Fiber source (FS)
Wheat bran 2.20b 4.67a 1.16b 9.48a 0.63a 4.01a
Soybean hulls 2.77a 4.78a 1.26ab 9.72a 0.57a 4.58a
Coffee husks 2.82a 5.00a 1.30a 9.76a 0.63a 4.65a
Enzyme (E)
No 2.54A 4.76A 1.21A 9.61A 0.64A 4.90A
Yes 2.65A 4.88A 1.27A 9.69A 0.58A 4.07A
FS 0.0054* 0.1213ns 0.0043* 0.7430ns 0.3389ns 0.6160ns
E 0.5092ns 0.3677ns 0.0660ns 0.7893ns 0.0812ns 0.3105ns
FS×E 0.8529ns 0.1188ns 0.3637ns 0.5544ns 0.1213ns
CV (%) 18.47 8.09 8.19 10.06 46.53

CV - coefficient of variation.

1ns - non-significant according to the F-test (P≥0.05). *Significant according to the F-test (P≤0.05). Means followed by the same letters do not differ by the Tukey test (P≥0.05).

2ns - non-significant according to the F-test (P≥0.05). *Significant according to the F-test (P≤0.05). Means followed by the same letters do not differ by the Duncan test (P≥0.05).

3ns - non-significant according to the Kruskal-Wallis test (P≥0.05). *Significant according to the Kruskal-Wallis test (P≤0.05). Means followed by the same letters do not differ by the Mann & Whitney test (P≥0.05).


When it comes to organ weight, fiber sources did not influence intestine + pancreas weight (P>0.05). Laying hens fed diet with coffee husks had higher relative gizzard weight when compared with birds fed wheat bran diets (P<0.05), and both groups did not differ from birds fed diet with soybean hulls. However, liver weight was affected by fiber sources (P<0.05).

No effect (P>0.05) of treatments was detected on pancreas characteristics (length and width), thus showing that there were no alterations in the intestine that could lead to greater pancreas activity and, consequently, a hypertrophy of this organ.

No difference in the feed cost per egg carton with or without the inclusion of xylanase was found (P>0.05). The feed containing coffee husks had a lower cost per egg carton compared with the wheat bran diets (P≤0.05). The soybean hulls treatment did not differ from the other two fiber sources treatments regarding the cost per egg carton (Table 8).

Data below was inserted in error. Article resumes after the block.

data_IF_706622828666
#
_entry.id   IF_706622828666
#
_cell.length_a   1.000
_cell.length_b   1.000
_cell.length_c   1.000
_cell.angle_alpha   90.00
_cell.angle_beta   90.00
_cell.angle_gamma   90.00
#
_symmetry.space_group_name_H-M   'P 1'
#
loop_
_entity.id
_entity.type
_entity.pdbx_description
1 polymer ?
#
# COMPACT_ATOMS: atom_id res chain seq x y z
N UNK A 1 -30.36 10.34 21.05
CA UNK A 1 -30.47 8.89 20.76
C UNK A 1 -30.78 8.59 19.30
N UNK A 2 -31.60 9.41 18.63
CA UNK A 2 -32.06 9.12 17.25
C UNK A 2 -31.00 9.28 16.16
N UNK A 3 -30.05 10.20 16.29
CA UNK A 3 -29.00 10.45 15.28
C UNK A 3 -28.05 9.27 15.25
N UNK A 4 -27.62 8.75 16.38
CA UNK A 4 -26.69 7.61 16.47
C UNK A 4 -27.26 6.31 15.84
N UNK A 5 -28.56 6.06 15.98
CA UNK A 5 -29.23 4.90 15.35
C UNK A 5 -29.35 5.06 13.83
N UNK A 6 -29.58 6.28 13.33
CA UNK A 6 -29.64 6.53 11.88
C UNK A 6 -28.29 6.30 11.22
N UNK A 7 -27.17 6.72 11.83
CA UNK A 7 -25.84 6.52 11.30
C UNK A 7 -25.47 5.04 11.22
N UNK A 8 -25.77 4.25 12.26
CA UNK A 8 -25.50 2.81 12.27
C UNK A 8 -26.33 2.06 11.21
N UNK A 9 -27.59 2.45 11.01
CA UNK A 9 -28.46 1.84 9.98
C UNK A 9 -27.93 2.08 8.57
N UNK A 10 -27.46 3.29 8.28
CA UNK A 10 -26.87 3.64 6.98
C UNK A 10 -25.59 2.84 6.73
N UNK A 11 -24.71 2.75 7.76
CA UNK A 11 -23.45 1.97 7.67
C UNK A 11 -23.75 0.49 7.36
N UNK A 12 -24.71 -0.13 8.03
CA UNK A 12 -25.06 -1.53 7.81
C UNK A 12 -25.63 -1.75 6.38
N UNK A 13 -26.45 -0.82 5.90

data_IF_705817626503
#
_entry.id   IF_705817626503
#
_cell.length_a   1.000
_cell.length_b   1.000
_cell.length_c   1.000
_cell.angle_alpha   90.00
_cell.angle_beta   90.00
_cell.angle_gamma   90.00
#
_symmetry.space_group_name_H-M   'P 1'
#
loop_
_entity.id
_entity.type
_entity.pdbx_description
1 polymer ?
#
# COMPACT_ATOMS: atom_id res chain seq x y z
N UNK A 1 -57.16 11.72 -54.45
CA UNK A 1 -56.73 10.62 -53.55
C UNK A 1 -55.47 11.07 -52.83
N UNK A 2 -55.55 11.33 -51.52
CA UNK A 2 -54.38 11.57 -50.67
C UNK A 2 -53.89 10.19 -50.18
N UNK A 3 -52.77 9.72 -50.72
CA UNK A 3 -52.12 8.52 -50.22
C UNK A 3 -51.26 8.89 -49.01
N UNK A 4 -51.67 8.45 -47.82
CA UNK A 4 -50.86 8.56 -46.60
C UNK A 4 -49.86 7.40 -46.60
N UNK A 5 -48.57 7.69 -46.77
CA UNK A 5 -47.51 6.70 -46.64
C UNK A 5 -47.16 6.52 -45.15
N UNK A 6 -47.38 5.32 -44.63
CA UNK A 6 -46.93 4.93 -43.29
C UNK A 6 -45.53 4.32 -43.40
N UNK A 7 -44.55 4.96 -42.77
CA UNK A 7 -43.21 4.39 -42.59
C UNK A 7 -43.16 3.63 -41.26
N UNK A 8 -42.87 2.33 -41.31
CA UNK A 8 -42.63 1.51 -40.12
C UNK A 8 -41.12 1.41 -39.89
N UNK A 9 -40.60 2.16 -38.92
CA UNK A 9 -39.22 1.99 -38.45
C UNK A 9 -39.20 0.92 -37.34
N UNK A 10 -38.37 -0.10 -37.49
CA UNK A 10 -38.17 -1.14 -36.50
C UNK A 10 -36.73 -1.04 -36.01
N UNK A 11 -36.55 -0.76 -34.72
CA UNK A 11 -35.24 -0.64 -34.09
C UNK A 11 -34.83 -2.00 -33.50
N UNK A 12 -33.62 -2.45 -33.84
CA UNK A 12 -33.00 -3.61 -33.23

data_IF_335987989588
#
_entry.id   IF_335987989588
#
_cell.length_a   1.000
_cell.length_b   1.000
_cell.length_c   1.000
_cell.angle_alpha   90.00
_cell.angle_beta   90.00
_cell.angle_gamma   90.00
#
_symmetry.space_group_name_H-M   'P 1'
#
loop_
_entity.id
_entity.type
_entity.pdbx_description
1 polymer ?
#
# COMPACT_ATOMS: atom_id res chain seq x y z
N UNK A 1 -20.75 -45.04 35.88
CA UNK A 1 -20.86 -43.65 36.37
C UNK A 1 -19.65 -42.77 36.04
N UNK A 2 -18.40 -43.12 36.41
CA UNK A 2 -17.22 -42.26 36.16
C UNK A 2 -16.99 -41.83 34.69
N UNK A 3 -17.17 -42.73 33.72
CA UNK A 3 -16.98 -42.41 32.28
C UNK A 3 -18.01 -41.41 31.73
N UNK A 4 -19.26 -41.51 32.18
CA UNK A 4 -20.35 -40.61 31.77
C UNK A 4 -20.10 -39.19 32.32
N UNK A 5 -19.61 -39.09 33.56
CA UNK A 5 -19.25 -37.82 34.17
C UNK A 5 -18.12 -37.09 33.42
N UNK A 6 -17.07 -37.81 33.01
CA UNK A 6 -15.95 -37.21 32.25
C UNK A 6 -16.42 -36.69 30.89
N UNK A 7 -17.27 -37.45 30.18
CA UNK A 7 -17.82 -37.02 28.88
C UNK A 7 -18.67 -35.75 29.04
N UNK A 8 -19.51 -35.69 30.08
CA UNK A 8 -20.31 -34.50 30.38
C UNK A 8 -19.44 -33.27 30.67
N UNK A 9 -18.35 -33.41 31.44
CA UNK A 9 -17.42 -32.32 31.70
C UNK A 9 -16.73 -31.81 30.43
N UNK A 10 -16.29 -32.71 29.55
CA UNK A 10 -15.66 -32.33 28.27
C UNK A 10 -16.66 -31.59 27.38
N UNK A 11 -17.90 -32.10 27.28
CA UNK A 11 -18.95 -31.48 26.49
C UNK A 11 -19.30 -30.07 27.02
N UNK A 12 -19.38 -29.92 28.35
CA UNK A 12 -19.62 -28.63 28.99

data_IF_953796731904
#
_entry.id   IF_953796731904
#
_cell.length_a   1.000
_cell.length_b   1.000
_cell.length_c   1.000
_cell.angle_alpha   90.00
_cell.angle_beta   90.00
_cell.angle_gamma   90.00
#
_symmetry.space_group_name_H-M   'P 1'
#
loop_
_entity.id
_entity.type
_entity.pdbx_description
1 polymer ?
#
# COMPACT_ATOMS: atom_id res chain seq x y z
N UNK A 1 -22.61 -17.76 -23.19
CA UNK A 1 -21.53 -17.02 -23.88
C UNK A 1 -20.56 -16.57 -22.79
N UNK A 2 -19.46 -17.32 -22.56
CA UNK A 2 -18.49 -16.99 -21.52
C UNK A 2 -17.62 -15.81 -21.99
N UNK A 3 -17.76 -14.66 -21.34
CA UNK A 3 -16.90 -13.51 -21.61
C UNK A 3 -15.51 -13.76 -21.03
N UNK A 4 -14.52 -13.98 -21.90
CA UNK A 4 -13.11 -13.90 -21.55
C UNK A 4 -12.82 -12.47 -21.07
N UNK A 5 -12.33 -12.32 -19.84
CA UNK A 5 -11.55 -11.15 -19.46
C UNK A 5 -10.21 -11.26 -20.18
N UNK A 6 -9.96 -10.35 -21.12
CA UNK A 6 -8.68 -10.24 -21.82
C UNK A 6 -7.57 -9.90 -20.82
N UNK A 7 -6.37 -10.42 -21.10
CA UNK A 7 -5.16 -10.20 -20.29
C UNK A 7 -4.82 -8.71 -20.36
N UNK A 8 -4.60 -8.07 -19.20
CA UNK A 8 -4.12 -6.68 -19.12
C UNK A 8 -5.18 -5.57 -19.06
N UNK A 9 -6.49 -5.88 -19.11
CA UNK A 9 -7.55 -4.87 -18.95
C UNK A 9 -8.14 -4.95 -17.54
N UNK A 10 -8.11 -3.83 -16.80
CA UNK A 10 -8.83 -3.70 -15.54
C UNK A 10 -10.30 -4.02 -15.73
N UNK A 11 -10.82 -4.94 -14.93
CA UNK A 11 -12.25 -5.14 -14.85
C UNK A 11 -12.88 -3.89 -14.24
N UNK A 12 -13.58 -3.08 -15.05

Table 8 Feed costs per egg carton (R$/carton) 

Enzyme Fiber source Means
Wheat bran Soybean hulls Coffee husks
No 30.68 30.10 29.68 30.15A
Yes 30.39 30.27 29.94 30.20A
Means 30.53b 30.19ab 29.81a

Means followed by the same uppercase letters in the column and lowercase letters in the line do not differ by the Tukey test (P≥0.05). Coefficient of variation = 2.3%.


The influence of fiber on performance and physiological traits of non-ruminant animals depends not only on the cell wall content incorporated into the diet but also on the cell wall components, considering their chemical composition and association with other nutrients.

Galacturonic acid, which is found in large proportion in soybean hulls and coffee husks, is the most abundant component of pectin and is considered the principal substance responsible for gel formation in the gastrointestinal tract of the animals (Palenzuela et al., 1998).

Non-starch polysaccharides are divided into three major groups: cellulose (insoluble in water, alcohol, or diluted acids), non-cellulosic polysaccharides (arabinoxylans, mixed-linkage of glucans, mannans, galactans, xyloglucans, and fructans, which are partially soluble in water), and pectinic polysaccharides (polygalacturonic acids, which can be replaced by arabinans, galactans, and arabinogalactans, which are partially soluble in water) (Sakomura et al., 2014). However, the solubility of such groups cannot be defined by itself (as depicted in Table 2). Each component of NSP has a soluble and an insoluble fraction, and the arrangement of those fractions combined with the characteristics of the environment in which they are located will define the final NSP solubility.

Xylose, arabinose, glucose, mannose, and glucuronic acid are the main components of hemicelluloses, which belong to the soluble cell wall fraction. The main characteristic of the soluble fraction is the capacity to increase the viscosity of intestinal contents, resulting in less enzyme and chyme contact, lower nutrient absorption, and reduced gastrointestinal flow rate. Consequently, a reduction in feed intake and a higher substrate availability for proliferation of microorganisms are normally observed (Bedford, 1996).

Another component of the soluble fraction of the cell wall is pectin, which is mainly constituted of galacturonic acid. Pectins have great affinity for water leading to a high capacity of gel formation and, consequently, altering the viscosity of gastrointestinal contents.